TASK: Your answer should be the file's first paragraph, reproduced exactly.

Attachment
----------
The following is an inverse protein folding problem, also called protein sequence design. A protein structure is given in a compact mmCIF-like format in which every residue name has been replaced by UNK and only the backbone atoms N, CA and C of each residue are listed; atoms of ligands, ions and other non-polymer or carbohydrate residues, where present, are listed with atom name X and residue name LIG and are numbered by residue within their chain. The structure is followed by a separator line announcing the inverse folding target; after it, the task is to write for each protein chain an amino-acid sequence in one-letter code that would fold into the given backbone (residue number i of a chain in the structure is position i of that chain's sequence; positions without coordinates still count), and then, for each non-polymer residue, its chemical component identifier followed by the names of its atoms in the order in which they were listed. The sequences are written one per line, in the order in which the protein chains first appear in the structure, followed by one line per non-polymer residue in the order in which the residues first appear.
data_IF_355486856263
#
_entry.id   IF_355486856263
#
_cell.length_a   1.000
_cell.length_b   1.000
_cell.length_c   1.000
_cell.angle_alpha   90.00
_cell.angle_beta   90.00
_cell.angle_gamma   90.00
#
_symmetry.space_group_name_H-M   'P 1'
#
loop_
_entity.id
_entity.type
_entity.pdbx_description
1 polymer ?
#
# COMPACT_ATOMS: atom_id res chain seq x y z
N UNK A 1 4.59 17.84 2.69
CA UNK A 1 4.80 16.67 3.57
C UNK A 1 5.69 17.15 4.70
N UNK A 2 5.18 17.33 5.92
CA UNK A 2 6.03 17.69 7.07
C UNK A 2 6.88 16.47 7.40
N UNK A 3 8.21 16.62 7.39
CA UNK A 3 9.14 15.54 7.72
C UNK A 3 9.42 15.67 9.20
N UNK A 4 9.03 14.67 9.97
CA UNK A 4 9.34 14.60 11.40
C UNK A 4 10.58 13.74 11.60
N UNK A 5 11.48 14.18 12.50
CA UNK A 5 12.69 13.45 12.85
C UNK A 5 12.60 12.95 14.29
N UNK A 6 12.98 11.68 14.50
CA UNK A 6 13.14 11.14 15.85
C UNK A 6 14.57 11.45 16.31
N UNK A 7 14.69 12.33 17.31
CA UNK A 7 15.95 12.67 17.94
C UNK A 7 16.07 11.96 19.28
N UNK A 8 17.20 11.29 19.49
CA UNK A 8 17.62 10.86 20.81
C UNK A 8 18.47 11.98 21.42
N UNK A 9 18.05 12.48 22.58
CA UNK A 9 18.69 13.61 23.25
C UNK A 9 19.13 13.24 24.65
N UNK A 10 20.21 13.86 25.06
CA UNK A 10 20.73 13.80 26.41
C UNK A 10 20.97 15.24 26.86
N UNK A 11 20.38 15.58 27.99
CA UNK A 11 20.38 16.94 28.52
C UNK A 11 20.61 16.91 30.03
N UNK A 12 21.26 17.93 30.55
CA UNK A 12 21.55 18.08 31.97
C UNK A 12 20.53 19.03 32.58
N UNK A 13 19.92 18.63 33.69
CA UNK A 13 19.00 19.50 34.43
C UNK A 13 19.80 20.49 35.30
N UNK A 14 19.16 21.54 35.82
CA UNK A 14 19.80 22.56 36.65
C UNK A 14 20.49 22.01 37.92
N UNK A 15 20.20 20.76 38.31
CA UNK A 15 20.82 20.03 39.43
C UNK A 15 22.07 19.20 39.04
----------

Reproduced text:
The following is an inverse protein folding problem, also called protein sequence design. A protein structure is given in a compact mmCIF-like format in which every residue name has been replaced by UNK and only the backbone atoms N, CA and C of each residue are listed; atoms of ligands, ions and other non-polymer or carbohydrate residues, where present, are listed with atom name X and residue name LIG and are numbered by residue within their chain. The structure is followed by a separator line announcing the inverse folding target; after it, the task is to write for each protein chain an amino-acid sequence in one-letter code that would fold into the given backbone (residue number i of a chain in the structure is position i of that chain's sequence; positions without coordinates still count), and then, for each non-polymer residue, its chemical component identifier followed by the names of its atoms in the order in which they were listed. The sequences are written one per line, in the order in which the protein chains first appear in the structure, followed by one line per non-polymer residue in the order in which the residues first appear.